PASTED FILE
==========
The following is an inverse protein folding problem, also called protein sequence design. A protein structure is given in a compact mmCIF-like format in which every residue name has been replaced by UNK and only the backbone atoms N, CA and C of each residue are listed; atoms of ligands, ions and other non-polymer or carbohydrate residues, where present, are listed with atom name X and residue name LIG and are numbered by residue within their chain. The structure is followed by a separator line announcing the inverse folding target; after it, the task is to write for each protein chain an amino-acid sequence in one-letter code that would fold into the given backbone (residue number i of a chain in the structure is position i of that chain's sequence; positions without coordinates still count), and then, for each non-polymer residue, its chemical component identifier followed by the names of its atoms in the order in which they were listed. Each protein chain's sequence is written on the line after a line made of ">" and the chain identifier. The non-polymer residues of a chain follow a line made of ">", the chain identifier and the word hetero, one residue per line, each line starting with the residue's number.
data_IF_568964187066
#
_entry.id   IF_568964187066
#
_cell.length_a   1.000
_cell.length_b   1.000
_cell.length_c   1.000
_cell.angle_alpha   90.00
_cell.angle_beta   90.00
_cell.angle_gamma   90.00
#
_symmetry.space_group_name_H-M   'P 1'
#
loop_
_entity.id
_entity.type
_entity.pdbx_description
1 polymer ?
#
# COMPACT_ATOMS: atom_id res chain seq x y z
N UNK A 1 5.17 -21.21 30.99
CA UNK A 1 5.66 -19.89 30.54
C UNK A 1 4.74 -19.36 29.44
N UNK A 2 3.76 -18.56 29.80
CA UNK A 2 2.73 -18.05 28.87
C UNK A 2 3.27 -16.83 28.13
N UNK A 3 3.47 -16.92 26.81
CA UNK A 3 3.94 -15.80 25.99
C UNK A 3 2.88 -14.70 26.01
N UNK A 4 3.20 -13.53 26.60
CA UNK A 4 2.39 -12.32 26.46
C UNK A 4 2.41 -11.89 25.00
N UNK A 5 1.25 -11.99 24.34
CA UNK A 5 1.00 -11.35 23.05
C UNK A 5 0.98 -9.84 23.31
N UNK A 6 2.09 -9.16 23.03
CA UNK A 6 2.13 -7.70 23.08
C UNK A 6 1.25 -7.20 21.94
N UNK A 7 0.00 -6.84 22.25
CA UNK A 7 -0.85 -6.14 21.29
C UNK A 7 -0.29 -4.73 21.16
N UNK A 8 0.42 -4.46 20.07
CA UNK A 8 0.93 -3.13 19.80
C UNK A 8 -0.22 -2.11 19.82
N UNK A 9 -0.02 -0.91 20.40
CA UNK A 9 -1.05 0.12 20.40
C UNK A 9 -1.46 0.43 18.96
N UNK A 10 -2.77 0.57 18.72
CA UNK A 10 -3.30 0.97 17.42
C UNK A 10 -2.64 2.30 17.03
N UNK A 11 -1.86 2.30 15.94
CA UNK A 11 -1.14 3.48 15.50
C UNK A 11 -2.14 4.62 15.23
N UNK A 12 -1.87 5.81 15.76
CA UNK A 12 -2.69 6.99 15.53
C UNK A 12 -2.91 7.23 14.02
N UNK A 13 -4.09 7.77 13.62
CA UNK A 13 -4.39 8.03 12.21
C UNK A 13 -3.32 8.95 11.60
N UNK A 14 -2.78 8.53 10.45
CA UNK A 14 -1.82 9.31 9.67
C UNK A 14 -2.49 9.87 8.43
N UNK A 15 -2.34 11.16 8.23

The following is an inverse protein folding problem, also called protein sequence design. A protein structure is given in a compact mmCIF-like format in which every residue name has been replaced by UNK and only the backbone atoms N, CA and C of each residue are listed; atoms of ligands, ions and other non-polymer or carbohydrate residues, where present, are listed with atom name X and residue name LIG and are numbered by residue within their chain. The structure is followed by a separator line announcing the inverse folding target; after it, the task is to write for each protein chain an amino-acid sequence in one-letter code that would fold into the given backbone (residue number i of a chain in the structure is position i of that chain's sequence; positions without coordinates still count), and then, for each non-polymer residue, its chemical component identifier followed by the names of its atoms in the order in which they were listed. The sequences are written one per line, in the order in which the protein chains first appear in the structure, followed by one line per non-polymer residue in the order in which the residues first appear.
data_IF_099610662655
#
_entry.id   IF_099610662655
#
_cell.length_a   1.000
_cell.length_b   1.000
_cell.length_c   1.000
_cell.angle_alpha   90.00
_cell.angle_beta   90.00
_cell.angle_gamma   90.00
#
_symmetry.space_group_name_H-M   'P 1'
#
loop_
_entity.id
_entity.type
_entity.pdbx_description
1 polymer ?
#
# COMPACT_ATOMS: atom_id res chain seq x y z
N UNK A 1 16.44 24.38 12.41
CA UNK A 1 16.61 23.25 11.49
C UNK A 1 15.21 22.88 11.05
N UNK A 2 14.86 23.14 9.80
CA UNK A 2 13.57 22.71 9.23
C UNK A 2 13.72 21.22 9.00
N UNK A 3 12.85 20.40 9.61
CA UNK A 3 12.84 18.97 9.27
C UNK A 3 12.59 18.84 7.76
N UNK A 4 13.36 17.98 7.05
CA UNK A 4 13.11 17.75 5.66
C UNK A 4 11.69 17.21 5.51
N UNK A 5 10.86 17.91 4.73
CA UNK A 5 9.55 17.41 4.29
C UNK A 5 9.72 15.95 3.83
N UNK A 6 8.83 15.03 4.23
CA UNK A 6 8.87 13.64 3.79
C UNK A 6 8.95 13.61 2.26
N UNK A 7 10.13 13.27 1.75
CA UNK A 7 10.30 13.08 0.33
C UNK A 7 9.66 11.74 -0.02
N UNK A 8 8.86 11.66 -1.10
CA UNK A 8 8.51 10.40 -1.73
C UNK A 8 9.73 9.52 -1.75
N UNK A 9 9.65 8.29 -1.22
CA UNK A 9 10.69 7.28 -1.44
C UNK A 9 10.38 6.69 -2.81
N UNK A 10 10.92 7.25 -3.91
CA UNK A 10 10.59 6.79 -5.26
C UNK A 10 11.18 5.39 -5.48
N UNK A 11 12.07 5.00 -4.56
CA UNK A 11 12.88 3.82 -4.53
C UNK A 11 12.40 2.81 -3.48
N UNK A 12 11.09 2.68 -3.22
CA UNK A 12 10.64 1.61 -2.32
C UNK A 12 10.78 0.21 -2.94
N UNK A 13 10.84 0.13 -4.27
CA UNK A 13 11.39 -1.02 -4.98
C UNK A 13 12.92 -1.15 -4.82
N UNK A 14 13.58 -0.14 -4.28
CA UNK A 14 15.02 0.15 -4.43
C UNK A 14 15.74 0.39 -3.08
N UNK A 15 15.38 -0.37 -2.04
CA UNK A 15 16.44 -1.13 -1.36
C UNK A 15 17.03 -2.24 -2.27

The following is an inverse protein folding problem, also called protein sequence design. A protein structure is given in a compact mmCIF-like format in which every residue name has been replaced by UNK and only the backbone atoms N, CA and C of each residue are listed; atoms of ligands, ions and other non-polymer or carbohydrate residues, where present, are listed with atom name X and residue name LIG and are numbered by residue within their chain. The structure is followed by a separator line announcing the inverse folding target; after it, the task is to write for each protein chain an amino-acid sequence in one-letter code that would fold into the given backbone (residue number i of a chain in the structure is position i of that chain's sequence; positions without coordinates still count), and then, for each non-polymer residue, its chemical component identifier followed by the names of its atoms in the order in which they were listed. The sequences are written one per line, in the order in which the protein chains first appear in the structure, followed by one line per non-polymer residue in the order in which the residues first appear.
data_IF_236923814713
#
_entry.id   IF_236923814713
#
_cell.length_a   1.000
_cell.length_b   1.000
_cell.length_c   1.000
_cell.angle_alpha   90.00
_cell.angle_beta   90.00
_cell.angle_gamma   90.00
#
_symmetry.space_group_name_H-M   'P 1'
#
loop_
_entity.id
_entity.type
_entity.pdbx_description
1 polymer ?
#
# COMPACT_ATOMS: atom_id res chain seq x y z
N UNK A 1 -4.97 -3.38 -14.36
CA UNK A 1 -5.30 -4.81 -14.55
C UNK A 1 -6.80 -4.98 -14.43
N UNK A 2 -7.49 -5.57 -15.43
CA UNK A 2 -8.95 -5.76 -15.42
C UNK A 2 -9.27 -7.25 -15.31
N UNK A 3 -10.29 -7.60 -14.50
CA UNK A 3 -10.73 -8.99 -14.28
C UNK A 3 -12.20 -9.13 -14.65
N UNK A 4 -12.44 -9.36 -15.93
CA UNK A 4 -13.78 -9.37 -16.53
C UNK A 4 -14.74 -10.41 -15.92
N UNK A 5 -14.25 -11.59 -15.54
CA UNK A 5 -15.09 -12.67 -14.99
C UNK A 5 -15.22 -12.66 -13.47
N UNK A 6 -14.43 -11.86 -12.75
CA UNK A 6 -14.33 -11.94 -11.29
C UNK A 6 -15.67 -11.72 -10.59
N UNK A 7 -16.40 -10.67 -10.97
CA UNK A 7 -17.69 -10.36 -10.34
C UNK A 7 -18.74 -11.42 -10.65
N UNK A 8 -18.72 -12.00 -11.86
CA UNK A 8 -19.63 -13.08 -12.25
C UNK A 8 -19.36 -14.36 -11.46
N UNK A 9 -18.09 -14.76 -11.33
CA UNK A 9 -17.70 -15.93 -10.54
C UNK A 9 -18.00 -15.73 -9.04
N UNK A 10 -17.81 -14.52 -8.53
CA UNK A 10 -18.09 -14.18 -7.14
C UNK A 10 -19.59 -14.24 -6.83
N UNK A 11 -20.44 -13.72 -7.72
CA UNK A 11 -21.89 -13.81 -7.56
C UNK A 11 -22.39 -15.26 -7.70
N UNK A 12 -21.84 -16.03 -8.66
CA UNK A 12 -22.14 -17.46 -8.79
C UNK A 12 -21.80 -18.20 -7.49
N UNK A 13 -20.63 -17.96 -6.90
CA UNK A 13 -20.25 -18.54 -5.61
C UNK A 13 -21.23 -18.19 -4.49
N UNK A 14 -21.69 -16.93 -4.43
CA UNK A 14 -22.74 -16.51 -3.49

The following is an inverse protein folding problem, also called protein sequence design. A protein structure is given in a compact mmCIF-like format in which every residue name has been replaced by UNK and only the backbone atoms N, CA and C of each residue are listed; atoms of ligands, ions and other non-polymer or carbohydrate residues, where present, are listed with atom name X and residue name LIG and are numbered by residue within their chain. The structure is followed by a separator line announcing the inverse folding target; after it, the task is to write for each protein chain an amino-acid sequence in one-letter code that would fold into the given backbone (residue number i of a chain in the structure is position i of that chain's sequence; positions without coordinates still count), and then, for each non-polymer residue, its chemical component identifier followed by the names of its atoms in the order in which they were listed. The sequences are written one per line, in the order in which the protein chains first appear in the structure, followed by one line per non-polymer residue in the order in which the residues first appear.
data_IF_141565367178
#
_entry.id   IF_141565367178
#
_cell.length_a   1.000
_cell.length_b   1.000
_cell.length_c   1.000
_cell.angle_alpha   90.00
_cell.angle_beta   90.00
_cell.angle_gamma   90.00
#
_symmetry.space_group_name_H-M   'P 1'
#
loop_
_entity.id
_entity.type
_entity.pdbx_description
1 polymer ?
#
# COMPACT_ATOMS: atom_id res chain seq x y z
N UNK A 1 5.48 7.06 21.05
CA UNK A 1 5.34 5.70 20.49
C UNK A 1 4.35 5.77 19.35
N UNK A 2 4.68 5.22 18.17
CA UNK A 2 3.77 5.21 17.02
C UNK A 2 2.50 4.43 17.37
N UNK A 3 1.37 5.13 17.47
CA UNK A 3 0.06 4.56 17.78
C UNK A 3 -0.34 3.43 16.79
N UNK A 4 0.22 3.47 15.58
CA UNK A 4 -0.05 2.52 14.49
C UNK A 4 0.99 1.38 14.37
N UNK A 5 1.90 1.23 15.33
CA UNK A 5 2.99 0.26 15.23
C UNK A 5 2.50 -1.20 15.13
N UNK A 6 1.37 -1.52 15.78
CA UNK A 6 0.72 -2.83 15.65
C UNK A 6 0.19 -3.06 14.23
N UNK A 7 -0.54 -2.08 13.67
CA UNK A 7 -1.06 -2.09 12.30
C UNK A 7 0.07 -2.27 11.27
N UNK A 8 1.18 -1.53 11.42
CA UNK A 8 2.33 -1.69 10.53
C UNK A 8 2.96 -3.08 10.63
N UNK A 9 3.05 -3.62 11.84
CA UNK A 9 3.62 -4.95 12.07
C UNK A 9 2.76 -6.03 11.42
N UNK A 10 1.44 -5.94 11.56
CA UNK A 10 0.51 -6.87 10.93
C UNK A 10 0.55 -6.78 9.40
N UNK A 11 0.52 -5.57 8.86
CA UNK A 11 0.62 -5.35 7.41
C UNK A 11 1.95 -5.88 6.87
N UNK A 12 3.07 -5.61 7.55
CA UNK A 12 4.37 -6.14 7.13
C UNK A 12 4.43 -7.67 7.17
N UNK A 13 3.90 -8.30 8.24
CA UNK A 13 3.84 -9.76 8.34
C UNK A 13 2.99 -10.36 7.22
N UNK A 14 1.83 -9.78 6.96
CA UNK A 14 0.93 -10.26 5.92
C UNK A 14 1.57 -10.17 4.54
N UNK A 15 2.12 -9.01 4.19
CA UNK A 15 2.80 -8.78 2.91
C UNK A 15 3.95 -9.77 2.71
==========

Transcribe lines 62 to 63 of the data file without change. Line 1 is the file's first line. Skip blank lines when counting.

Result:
CA UNK A 14 -1.82 9.31 9.67
C UNK A 14 -2.49 9.87 8.43